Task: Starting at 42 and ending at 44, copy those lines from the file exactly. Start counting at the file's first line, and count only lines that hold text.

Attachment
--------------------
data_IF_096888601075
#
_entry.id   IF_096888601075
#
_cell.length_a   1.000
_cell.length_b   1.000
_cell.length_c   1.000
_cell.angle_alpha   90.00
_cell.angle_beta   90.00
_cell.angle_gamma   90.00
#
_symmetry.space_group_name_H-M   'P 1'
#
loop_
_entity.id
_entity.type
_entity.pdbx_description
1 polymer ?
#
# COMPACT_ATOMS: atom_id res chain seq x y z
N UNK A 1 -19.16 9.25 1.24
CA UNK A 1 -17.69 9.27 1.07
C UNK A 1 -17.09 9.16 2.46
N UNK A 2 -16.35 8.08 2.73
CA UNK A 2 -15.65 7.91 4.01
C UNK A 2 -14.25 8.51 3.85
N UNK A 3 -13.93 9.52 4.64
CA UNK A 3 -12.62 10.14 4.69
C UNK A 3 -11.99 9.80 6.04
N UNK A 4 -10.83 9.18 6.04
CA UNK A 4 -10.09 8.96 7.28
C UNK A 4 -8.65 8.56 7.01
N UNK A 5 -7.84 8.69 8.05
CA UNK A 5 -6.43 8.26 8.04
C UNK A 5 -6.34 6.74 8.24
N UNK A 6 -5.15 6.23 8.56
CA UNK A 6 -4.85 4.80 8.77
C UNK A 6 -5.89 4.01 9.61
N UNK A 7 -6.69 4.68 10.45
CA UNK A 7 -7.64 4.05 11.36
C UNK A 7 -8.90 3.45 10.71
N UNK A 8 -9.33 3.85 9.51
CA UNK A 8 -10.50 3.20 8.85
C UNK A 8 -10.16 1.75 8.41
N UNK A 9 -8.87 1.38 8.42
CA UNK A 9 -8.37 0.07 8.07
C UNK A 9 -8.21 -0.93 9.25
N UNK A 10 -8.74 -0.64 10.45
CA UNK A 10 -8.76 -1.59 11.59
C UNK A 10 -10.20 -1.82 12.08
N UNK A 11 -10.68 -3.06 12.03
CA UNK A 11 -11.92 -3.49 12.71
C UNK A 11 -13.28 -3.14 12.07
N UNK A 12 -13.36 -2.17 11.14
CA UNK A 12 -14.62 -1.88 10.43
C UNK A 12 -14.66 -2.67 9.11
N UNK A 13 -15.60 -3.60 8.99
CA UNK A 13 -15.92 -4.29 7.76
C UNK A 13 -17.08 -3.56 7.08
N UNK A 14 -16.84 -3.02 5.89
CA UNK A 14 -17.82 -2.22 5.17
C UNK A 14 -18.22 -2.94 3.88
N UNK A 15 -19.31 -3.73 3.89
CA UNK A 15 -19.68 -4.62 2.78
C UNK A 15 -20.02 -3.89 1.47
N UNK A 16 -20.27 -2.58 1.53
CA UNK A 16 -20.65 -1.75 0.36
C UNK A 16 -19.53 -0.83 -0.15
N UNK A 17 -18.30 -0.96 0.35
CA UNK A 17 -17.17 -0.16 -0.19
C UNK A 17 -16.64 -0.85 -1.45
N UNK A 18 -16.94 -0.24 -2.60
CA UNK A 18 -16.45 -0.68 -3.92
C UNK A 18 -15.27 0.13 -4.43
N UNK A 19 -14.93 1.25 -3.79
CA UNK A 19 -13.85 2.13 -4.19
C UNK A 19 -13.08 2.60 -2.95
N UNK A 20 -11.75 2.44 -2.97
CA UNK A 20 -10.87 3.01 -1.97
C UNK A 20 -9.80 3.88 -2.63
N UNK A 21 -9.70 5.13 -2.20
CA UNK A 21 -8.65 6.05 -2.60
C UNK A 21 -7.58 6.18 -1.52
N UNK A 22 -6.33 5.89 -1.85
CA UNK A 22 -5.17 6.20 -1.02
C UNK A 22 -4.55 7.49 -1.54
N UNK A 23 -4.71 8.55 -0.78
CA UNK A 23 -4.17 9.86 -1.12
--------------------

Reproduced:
N UNK A 8 -9.33 3.85 9.51
CA UNK A 8 -10.50 3.20 8.85
C UNK A 8 -10.16 1.75 8.41